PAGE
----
As were hundreds of thousands of other Jews who came to these shores, my parents were deeply scarred by the Holocaust, in awe at the founding of the State of Israel, and eternally grateful to the United States of America, which allowed them to build a new life. Their lives revolved around their synagogue, the events of the Jewish community, and the fate of the State of Israel, where dozens of their family now lived. As immigrants, they could not imagine navigating American society without the intermediary agencies represented by the Jewish community.
I was born in 1953. My most powerful childhood memories include the anxiety in my household in the weeks leading up to the Six-Day War. My parents felt certain that Jews were about to face another holocaust if Israel were to be overrun by invading Arab armies. The subsequent Israeli victory was seen as a miracle—David slaying Goliath.
Nine years later, in 1976, I was on a public bus on a crowded street in Israel when all traffic stopped. The bus driver turned up the radio, and we heard the news bulletin that an Israeli commando team had succeeded in flying twenty-five hundred miles to an airport in Entebbe, Uganda, to rescue more than one hundred Jewish passengers who were being held hostage by terrorists and the soldiers of dictator Idi Amin. The rescue symbolized that Israel was an international protector of Jews; Jews would no longer be victims. As the newsflash ended on the bus, everyone stood up, as if on cue, and sang “Hatikvah,” Israel’s national anthem.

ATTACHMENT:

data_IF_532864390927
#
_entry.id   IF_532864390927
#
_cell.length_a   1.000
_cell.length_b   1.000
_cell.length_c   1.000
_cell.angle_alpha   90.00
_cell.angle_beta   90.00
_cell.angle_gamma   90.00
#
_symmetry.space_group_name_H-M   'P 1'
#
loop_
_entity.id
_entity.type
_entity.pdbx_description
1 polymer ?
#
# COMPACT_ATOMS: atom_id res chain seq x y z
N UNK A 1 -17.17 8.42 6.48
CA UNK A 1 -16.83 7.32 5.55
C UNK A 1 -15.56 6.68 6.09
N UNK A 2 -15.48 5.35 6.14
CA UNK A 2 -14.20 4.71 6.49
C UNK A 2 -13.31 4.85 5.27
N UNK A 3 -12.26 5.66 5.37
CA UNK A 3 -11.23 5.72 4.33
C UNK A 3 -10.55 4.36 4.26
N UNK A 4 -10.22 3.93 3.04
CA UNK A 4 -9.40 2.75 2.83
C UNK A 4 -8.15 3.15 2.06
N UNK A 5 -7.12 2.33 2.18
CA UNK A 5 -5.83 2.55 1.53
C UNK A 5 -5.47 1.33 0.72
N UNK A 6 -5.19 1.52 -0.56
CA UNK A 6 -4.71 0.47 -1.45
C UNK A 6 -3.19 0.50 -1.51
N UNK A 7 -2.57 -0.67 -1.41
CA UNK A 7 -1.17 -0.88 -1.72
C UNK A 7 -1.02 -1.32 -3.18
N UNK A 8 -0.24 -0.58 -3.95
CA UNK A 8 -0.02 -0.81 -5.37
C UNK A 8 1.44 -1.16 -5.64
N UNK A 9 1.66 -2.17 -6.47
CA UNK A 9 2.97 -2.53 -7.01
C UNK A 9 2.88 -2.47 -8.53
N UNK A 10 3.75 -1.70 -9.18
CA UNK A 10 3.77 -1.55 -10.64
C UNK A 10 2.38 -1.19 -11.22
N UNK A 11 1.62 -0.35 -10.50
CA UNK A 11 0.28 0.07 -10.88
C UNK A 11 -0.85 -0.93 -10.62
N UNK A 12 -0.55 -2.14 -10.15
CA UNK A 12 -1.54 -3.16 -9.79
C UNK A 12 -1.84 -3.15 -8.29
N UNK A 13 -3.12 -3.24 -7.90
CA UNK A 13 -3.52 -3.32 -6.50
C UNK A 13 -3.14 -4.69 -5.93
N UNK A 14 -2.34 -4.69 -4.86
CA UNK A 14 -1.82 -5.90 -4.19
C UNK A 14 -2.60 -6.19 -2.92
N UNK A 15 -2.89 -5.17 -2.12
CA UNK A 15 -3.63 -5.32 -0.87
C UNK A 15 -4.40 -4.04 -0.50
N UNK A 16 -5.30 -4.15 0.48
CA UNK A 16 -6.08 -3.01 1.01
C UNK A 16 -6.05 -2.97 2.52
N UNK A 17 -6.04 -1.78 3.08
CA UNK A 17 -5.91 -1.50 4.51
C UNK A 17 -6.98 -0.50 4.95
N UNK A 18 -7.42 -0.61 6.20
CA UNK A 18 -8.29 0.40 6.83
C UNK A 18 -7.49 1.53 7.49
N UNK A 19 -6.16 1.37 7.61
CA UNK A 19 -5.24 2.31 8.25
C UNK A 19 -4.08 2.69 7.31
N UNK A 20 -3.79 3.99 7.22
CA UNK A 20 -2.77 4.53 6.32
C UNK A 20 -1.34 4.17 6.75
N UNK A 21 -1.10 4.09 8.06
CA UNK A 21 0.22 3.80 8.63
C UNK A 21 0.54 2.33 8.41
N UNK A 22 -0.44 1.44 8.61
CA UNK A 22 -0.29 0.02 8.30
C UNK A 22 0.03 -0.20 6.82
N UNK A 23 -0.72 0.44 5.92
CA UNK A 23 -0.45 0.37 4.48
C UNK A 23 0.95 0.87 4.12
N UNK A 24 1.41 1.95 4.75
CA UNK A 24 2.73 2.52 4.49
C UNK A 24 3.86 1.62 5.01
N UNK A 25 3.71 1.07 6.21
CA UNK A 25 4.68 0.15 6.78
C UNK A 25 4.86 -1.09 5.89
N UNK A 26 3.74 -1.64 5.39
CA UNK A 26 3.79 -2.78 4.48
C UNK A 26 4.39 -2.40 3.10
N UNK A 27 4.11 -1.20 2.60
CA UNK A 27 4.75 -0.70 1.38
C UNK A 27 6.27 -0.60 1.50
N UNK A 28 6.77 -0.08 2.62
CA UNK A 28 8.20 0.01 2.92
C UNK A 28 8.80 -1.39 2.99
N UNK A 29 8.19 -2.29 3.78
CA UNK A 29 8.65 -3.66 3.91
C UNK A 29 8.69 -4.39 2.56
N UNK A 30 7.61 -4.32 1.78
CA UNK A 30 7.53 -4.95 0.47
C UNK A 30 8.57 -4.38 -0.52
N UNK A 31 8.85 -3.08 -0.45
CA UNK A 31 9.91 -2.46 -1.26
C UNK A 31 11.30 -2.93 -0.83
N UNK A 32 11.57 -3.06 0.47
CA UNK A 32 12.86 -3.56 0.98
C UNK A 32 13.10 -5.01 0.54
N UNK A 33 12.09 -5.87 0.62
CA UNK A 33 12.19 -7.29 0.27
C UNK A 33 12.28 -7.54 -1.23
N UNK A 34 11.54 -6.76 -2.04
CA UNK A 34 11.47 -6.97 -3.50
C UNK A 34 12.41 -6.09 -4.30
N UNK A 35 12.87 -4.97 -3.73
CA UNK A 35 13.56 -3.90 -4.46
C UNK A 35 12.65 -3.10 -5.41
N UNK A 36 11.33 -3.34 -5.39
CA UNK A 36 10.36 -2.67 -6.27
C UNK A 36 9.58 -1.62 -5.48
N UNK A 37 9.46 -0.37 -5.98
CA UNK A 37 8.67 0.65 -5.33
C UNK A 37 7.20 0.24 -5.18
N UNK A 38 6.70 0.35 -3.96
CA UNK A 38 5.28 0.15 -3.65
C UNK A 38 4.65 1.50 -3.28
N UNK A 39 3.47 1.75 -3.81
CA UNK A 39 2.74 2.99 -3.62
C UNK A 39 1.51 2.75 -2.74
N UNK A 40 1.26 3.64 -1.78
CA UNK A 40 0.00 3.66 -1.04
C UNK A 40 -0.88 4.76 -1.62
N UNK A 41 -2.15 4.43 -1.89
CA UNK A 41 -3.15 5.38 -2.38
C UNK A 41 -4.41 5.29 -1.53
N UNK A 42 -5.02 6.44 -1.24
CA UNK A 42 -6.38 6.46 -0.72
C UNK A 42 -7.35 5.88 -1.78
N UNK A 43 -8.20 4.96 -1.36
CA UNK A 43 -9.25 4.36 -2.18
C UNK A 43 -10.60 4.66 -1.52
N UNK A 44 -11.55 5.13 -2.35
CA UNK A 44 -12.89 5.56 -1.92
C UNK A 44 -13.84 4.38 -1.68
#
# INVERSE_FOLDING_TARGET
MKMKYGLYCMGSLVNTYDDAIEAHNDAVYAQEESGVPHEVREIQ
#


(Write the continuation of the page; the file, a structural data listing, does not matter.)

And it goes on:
Fast-forward: December 6, 1987. The Jewish community decided to organize a rally in solidarity with Soviet Jewry to coincide with the visit of Russian premier Mikhail Gorbachev to meet with President Ronald Reagan in Washington, D.C. The Summit Rally for Soviet Jewry was not without its risks. Until then, the largest Soviet Jewry rally was a few years earlier and held across from the United Nations when then premier Leonid Brezhnev came to New York. The crowd then was estimated at ten to twelve thousand people. On the huge expanse of the mall behind the U.S. Capitol, ten thousand people would have spelled “failure.”